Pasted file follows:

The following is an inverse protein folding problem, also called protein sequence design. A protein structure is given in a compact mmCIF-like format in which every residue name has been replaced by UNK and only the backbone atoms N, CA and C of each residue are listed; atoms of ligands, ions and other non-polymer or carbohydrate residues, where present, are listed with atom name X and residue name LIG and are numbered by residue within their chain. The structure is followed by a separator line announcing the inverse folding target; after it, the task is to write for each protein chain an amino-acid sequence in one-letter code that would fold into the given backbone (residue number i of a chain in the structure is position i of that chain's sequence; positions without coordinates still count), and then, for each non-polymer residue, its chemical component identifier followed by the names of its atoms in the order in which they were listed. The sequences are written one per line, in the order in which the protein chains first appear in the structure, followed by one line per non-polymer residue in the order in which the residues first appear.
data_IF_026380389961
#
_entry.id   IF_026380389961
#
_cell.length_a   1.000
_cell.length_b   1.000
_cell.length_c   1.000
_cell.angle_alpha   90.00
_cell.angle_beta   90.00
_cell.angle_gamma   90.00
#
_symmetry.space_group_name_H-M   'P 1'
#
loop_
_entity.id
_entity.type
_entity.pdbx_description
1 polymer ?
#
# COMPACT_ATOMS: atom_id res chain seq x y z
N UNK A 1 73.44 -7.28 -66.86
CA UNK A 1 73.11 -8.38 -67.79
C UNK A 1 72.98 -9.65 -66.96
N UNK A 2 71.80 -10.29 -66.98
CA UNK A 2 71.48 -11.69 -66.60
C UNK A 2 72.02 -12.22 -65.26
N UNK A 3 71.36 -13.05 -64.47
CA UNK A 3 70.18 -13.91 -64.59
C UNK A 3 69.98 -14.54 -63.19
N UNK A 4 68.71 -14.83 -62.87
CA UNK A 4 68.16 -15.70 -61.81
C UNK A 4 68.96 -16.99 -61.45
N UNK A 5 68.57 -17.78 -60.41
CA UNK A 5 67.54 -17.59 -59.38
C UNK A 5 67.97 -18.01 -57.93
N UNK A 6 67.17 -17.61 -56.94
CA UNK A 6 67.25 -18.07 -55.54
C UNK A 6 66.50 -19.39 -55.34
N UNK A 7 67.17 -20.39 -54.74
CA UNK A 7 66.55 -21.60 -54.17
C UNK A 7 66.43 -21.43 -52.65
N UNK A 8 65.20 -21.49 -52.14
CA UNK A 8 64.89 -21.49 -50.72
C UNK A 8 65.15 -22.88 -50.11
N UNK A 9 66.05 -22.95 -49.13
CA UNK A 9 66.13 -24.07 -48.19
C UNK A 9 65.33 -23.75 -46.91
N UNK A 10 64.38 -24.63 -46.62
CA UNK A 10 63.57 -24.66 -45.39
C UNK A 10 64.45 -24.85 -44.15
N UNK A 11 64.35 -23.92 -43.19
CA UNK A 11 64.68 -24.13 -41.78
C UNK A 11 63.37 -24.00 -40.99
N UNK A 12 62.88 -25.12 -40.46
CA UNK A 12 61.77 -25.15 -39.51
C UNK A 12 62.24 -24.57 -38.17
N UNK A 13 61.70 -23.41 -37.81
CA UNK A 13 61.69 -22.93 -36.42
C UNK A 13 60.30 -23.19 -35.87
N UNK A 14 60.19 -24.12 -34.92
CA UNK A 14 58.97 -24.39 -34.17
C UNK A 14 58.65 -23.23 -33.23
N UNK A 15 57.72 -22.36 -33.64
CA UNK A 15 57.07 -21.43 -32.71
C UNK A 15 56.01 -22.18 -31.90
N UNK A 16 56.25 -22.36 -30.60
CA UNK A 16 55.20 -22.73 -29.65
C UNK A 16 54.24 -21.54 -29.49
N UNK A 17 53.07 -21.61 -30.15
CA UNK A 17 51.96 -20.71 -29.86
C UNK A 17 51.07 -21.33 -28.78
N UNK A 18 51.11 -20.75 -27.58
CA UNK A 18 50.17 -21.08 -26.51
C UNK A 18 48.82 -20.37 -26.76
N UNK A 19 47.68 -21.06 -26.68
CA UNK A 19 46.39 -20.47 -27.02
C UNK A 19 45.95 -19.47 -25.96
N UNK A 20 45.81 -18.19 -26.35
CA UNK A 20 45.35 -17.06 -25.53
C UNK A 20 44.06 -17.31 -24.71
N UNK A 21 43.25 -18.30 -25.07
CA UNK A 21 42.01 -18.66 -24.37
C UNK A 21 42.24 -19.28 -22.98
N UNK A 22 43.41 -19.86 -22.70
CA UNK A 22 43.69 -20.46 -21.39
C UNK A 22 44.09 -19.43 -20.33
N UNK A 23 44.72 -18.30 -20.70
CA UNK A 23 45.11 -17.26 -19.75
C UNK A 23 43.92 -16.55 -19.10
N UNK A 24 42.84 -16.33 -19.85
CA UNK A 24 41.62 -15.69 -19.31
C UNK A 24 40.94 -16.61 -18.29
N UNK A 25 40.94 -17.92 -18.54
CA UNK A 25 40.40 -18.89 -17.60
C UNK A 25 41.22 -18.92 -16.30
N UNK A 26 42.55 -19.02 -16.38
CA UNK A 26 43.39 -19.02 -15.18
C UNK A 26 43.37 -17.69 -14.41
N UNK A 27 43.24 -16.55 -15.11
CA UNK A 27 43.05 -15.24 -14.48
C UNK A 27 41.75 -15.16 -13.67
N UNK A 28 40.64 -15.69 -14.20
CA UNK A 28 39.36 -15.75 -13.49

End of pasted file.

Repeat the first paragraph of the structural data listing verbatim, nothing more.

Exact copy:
The following is an inverse protein folding problem, also called protein sequence design. A protein structure is given in a compact mmCIF-like format in which every residue name has been replaced by UNK and only the backbone atoms N, CA and C of each residue are listed; atoms of ligands, ions and other non-polymer or carbohydrate residues, where present, are listed with atom name X and residue name LIG and are numbered by residue within their chain. The structure is followed by a separator line announcing the inverse folding target; after it, the task is to write for each protein chain an amino-acid sequence in one-letter code that would fold into the given backbone (residue number i of a chain in the structure is position i of that chain's sequence; positions without coordinates still count), and then, for each non-polymer residue, its chemical component identifier followed by the names of its atoms in the order in which they were listed. The sequences are written one per line, in the order in which the protein chains first appear in the structure, followed by one line per non-polymer residue in the order in which the residues first appear.